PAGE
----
You Don’t Own Your Amazon And iTunes Stuff
You might think that you own the stuff you’ve bought from Amazon and iTunes. After all, you’ve coughed up the cash for it, all that music, those electronics books, they’re all on your devices. But sad to say you don’t in fact own it: you’re only renting it.
More than £30 billion of films, music and books bought through iTunes and Amazon could vanish when their owners die.
Where once a relative could bequeath their precious book library or Beatles collection to a loved one, this is not strictly possible with downloaded digital files because they are not owned by the purchaser.
Matthew Strain, partner at solicitors Strain-Kerville, says: ‘It boils down to this: you don’t have the same rights as with print books, DVDs and CDs. Rather, you own a licence to use the digital files — so when you die, they expire with you.’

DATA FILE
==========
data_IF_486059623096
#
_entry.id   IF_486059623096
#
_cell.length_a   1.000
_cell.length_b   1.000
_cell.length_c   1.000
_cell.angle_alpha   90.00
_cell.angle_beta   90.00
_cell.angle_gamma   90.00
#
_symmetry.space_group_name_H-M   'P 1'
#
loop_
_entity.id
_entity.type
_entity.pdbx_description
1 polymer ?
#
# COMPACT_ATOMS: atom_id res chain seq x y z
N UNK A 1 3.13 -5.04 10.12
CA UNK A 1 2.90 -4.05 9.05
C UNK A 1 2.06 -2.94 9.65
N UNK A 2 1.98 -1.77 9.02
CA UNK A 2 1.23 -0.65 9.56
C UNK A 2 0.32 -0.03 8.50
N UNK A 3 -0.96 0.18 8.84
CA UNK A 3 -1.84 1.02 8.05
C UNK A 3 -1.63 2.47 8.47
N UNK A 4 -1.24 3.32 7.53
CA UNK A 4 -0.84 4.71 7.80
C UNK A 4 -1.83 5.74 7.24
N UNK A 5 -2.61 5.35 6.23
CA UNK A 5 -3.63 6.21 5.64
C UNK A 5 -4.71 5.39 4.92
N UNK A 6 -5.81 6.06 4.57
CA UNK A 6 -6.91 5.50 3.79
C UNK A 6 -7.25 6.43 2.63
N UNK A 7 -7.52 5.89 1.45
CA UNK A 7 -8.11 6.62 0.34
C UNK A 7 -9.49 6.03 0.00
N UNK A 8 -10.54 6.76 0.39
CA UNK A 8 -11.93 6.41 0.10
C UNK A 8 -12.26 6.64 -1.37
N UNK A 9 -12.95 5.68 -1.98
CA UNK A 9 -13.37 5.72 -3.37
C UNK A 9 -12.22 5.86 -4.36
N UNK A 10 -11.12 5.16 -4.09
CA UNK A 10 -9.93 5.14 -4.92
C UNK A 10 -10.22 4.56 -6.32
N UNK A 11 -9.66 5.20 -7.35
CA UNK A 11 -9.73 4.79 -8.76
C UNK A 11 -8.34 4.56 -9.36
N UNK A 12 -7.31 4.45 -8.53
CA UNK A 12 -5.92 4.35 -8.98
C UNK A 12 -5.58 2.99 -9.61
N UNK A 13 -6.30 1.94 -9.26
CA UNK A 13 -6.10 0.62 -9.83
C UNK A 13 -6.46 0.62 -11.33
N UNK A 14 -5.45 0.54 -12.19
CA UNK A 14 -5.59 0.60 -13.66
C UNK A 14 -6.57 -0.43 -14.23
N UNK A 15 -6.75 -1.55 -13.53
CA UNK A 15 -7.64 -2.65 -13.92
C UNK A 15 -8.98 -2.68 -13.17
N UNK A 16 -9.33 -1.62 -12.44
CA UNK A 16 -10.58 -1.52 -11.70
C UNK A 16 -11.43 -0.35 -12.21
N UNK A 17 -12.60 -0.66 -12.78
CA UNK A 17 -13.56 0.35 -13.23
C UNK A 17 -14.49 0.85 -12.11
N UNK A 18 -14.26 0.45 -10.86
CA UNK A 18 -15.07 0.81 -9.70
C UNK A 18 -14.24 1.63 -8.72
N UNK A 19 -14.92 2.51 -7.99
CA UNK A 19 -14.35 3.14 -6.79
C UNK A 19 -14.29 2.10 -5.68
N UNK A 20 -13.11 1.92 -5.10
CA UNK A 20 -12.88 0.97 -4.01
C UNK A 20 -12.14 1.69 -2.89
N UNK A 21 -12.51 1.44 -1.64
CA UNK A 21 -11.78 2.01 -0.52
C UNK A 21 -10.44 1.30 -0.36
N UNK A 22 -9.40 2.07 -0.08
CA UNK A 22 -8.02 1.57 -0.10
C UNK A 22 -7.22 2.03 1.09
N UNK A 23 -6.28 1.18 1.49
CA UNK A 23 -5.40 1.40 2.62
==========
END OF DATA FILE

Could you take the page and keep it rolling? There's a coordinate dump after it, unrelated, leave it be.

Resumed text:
That’s absolutely correct: you’ve not actually bought it, you’ve only paid for a licence to use it for your lifetime. So banish any thoughts of inheriting granny’s valuable iTunes collection.
And don’t think that this is just a technical point. A few years back Amazon realised that it had made a mistake over some George Orwell books. They were still under copyright in one country and not in another and they had allowed a company to sell in the first country as if it was in the second. The solution? They remotely wiped all copies of those books from everyone’s accounts. Even thought they’d paid for them.
The licence isn’t really even for your lifetime. It’s for as long as the supplier thinks you should be allowed to have what you think you’ve paid for.